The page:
Sunday, August 12, 2012

The Cement Garden (Ian McEwan)

Reading The Cement Garden was like running a marathon. All I wanted was to reach the finish line. Somehow quitting halfway was not an option.

The story is about four siblings named Julie (seventeen), Jack (fifteen), Sue (thirteen) and Tom (six) who had to stand on their own two feet after the death of their father, followed by the death of their mother. And it is narrated from Jack's point of view.

The father was not exactly pleasant and loving when he was alive. For example, he made jokes that could hurt the kids' self-esteem and he lost his temper easily. Following his death, the story highlighted intensively the role of the mother who tried to keep the family functioning. However, the dynamic among the siblings had changed - they grew distant. Later, the mother became sick and bedridden. The kids adapted well enough though. They divided and carried out the household chores. When the mother had passed away, they decided to wrap her up in the sheet, put her in the garden and covered with cement (which was previously purchased by the father for the garden). Concealing the mother's death was to avoid them from being separated and taken away by foster care. At last, it was discovered by Derek, Julie's boyfriend who later reported it to police
" I caught my mother by the shoulder, half closed my eyes and pushed her off the table back on to the bed. I avoided her face. She seemed to resist me and it took both hands to make her move. Now she lay on her side, her arms at odd angles, her body twisted and fixed in the position she had been lying in since the day before yesterday. Julie took her feet and I held her behind her shoulders. When we set her down on the sheet, she looked so frail and sad in her nightdress, lying at our feet like a bird with a broken wing, that for the first time I cried for her and not for myself. Behind her she left on the bed a large brown stain whose outer edges faded to yellow. Julie's face was wet too when we knelt down by Mother and tried to roll her over in the sheet. It was difficult, her body was too twisted to turn. "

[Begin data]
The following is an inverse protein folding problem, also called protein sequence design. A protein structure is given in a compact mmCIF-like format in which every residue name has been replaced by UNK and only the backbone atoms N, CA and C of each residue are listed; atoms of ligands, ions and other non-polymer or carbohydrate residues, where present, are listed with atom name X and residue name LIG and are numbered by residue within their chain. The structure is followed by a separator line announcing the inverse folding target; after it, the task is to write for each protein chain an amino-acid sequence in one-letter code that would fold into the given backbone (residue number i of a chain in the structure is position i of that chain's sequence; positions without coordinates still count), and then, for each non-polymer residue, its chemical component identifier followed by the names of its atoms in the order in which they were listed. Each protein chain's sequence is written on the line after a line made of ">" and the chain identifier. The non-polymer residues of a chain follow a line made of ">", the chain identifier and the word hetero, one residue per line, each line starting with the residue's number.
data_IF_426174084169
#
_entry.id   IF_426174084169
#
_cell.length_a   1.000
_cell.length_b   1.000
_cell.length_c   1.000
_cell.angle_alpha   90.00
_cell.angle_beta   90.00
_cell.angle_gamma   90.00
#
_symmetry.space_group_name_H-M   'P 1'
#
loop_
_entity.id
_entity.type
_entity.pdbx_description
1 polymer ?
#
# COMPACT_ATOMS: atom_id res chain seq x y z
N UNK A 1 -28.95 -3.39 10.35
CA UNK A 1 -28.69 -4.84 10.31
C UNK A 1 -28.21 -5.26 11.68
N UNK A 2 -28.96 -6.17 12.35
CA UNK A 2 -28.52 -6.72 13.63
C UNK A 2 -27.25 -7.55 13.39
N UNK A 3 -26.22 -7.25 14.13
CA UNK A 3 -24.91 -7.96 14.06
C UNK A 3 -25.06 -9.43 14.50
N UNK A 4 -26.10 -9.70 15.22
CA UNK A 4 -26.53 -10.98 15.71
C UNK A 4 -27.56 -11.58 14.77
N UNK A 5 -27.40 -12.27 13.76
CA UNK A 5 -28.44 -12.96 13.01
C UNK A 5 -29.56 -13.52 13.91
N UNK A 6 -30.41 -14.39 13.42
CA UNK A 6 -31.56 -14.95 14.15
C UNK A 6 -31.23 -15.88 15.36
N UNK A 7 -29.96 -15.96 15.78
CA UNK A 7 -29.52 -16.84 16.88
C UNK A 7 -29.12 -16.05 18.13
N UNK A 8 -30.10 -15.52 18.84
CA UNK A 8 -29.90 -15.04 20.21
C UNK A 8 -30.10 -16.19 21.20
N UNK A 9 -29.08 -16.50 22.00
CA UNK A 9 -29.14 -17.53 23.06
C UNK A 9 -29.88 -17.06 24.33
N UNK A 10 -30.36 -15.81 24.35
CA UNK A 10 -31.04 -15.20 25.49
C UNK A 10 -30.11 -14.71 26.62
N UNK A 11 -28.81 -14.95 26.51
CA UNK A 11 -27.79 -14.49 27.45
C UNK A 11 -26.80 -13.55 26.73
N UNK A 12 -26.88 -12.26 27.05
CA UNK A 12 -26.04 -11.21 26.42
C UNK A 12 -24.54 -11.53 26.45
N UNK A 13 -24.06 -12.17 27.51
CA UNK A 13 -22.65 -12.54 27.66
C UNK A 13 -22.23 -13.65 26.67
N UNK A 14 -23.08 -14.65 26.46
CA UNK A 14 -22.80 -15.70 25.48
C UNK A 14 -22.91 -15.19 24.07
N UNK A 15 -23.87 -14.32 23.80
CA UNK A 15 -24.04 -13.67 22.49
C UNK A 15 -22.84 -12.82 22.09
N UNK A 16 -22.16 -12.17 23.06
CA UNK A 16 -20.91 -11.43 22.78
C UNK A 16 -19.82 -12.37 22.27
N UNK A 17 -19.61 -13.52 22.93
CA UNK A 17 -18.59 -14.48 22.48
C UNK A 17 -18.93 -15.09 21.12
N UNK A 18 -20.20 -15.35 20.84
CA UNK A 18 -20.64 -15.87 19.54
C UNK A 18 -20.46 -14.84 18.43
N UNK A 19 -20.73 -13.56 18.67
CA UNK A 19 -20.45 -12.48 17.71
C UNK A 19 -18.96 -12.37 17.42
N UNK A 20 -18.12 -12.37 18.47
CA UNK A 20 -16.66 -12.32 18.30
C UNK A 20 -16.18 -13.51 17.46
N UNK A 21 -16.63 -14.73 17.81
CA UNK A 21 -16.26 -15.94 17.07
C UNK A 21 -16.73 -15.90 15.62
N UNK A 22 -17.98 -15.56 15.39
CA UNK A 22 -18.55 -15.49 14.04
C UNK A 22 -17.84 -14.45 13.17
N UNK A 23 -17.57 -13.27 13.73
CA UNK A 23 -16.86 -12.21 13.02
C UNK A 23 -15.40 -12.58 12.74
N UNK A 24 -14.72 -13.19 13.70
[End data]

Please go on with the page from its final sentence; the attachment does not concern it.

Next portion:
" We worked like maniacs. Soon only a few patches of the sheet were visible, and then they too were gone. Still, we kept on. The only sounds were the scrape of the shovel and our heavy breathing. When we finished, there was nothing left of the pile but a damp path on the floor, the cement in the trunk was almost overflowing. Before we went upstairs, we stood about looking at what we had done, and catching our breath. We decided to leave the lid of the trunk up so that the cement would harden quicker. "
This is perhaps the most disturbing and dark story I have read. It talks about the awkward physical growth phrase everyone once went through - how self-conscious Jack was about the change of his body and mind; masturbation; the dreadful "talk" with his mother. It talks about child bullying experienced by Tom. With the encouragement of Sue and Julie, Tom even took up cross-dressing. Eventually, Tom fell back into a baby's state of mind, resorted to drinking from a bottle and crying for attention. Not to mention, the incestuous relationship among Julie, Sue and Jack.    
" What was wrong with me? I tired to frighten myself with the reflection of my eyes, but I felt only impatience and mild revulsion. I stood in the center of my room listening to the very distant, constant sound of traffic. Then I listened to the voices of children playing in the street. The two sounds merged and seemed to press down on the top of my head. I lay on my bed again and this time I closed my eyes. When a fly walked pass my face, I was determined not to move. I could not bear to remain on my bed, yet any activity I thought of disgusted me in advance. "
P/S: I read The Cement Garden somewhere in May or June. I reviewed it before I wrote this post. Again, I developed the exact same thought, which was "let's get it over with". Despite how disturbing the story was, it was actually overflowed with emotions like affection, guilt, jealousy, hostility, grief etc which touched me to a certain extent.

1 comment:

  1. oooo.. not sure about this one. Ian McEwan is dark and I'm wondering if you should be reading it?! lol